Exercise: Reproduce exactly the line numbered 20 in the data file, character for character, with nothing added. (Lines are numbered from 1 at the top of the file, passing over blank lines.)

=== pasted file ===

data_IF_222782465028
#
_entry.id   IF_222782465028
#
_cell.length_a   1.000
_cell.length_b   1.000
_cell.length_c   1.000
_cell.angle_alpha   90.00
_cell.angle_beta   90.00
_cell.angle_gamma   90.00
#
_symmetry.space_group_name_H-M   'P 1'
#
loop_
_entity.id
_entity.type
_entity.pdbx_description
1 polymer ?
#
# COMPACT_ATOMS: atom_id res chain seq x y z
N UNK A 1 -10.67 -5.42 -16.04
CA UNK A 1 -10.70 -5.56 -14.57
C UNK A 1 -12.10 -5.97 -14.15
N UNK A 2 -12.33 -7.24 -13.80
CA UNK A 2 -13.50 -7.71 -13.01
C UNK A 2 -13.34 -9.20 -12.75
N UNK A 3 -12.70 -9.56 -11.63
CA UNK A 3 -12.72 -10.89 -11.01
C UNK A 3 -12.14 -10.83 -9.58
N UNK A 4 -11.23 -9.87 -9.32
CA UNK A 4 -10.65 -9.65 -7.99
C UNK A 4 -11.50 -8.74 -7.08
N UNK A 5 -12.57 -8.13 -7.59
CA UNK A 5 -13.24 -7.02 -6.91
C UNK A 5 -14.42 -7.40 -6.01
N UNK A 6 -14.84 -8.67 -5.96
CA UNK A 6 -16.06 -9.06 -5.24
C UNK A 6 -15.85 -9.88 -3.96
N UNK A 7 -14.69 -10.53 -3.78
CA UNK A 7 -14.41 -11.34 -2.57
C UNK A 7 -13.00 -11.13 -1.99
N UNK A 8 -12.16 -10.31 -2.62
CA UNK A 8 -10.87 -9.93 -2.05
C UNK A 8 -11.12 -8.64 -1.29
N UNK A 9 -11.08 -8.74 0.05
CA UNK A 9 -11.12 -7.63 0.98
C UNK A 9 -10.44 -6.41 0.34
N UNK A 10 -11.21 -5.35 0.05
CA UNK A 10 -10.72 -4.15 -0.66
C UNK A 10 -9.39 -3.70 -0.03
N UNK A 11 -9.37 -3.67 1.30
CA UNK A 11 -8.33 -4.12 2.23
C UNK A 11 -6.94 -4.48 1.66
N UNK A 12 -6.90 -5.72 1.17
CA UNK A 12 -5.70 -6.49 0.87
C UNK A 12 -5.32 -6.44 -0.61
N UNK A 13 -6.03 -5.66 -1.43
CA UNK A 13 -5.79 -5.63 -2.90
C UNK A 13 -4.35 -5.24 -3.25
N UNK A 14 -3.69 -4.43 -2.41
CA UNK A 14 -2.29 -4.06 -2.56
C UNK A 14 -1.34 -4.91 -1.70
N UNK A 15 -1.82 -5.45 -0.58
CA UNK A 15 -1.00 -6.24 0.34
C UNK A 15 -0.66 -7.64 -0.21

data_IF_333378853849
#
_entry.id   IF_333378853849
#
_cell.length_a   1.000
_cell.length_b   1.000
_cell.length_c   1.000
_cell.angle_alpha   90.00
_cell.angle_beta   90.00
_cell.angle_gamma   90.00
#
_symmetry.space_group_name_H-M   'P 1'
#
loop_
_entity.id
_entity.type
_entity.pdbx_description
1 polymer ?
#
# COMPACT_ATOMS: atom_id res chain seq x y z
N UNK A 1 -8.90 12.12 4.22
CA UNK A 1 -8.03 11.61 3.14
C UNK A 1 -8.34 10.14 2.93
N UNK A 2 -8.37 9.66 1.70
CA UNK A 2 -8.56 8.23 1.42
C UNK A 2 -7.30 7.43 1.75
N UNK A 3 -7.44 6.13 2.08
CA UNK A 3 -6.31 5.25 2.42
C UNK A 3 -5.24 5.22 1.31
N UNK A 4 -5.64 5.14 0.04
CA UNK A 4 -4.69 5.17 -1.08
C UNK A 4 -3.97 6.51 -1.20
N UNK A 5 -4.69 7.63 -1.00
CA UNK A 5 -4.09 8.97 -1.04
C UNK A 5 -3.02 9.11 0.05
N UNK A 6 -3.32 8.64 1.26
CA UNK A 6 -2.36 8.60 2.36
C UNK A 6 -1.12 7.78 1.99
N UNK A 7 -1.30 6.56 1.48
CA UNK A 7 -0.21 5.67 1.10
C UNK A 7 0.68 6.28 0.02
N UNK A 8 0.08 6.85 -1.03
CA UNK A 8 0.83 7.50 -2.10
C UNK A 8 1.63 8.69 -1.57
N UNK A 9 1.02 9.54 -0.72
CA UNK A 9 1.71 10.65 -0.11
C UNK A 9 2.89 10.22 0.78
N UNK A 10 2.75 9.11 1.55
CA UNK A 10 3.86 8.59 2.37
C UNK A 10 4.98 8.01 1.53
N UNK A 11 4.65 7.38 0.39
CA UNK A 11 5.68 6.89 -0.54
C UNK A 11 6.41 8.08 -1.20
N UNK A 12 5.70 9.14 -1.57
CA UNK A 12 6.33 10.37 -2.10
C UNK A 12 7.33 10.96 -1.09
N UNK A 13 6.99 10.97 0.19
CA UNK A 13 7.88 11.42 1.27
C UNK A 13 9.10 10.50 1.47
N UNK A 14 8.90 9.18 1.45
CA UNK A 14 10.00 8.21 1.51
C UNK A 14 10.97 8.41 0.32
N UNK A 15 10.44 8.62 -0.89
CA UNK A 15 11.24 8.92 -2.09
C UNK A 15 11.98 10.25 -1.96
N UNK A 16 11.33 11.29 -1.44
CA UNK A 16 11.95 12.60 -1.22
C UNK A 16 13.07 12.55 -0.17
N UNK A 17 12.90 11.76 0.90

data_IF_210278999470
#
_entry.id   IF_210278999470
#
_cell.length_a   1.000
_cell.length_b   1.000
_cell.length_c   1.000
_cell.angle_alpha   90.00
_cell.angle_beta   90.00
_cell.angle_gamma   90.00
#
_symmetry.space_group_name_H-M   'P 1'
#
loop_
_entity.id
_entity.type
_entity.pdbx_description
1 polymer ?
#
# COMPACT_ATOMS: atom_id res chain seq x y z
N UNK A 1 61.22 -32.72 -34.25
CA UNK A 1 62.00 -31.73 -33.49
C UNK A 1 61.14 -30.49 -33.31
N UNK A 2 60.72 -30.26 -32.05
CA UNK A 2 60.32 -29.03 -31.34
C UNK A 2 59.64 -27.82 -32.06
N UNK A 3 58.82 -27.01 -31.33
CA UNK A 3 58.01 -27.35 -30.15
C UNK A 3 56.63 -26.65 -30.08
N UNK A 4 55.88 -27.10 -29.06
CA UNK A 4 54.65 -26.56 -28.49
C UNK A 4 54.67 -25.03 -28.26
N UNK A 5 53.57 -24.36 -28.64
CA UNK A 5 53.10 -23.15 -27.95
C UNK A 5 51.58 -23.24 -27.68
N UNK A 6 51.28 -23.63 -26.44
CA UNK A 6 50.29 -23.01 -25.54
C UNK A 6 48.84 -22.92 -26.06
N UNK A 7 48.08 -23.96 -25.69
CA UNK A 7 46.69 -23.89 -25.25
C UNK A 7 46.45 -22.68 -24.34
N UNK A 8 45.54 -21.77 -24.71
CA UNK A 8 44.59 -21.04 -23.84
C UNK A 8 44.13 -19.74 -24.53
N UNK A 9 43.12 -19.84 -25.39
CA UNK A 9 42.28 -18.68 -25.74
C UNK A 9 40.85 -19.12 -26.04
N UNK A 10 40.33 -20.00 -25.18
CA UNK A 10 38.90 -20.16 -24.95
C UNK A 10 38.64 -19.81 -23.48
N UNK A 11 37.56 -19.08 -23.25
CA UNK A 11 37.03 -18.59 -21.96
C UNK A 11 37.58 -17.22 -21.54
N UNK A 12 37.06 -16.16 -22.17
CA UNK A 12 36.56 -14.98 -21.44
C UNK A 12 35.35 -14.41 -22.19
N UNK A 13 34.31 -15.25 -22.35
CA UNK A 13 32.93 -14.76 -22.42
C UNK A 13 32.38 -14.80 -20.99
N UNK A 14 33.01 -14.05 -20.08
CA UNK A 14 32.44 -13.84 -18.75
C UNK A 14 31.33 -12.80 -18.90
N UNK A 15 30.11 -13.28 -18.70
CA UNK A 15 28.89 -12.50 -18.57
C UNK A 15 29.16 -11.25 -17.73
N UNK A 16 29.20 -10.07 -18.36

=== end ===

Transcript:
# COMPACT_ATOMS: atom_id res chain seq x y z